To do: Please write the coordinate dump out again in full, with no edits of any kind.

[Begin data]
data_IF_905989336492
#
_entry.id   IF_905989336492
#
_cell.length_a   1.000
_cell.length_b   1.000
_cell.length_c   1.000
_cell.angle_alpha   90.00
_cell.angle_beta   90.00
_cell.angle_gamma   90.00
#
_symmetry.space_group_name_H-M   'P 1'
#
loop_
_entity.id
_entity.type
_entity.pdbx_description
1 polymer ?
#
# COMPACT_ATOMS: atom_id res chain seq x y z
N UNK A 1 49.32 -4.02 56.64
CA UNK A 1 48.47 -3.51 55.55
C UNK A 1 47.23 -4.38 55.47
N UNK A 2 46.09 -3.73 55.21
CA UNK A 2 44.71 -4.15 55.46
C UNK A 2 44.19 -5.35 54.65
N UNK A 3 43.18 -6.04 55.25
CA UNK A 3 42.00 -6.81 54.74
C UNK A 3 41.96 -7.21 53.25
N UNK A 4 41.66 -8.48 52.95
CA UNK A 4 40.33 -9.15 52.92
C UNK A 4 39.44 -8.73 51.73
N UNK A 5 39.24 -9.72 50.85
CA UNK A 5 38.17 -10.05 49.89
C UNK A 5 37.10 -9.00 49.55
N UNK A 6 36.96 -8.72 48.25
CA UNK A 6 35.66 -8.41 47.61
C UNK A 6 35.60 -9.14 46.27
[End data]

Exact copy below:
data_IF_905989336492
#
_entry.id   IF_905989336492
#
_cell.length_a   1.000
_cell.length_b   1.000
_cell.length_c   1.000
_cell.angle_alpha   90.00
_cell.angle_beta   90.00
_cell.angle_gamma   90.00
#
_symmetry.space_group_name_H-M   'P 1'
#
loop_
_entity.id
_entity.type
_entity.pdbx_description
1 polymer ?
#
# COMPACT_ATOMS: atom_id res chain seq x y z
N UNK A 1 49.32 -4.02 56.64
CA UNK A 1 48.47 -3.51 55.55
C UNK A 1 47.23 -4.38 55.47
N UNK A 2 46.09 -3.73 55.21
CA UNK A 2 44.71 -4.15 55.46
C UNK A 2 44.19 -5.35 54.65
N UNK A 3 43.18 -6.04 55.25
CA UNK A 3 42.00 -6.81 54.74
C UNK A 3 41.96 -7.21 53.25
N UNK A 4 41.66 -8.48 52.95
CA UNK A 4 40.33 -9.15 52.92
C UNK A 4 39.44 -8.73 51.73
N UNK A 5 39.24 -9.72 50.85
CA UNK A 5 38.17 -10.05 49.89
C UNK A 5 37.10 -9.00 49.55
N UNK A 6 36.96 -8.72 48.25
CA UNK A 6 35.66 -8.41 47.61
C UNK A 6 35.60 -9.14 46.27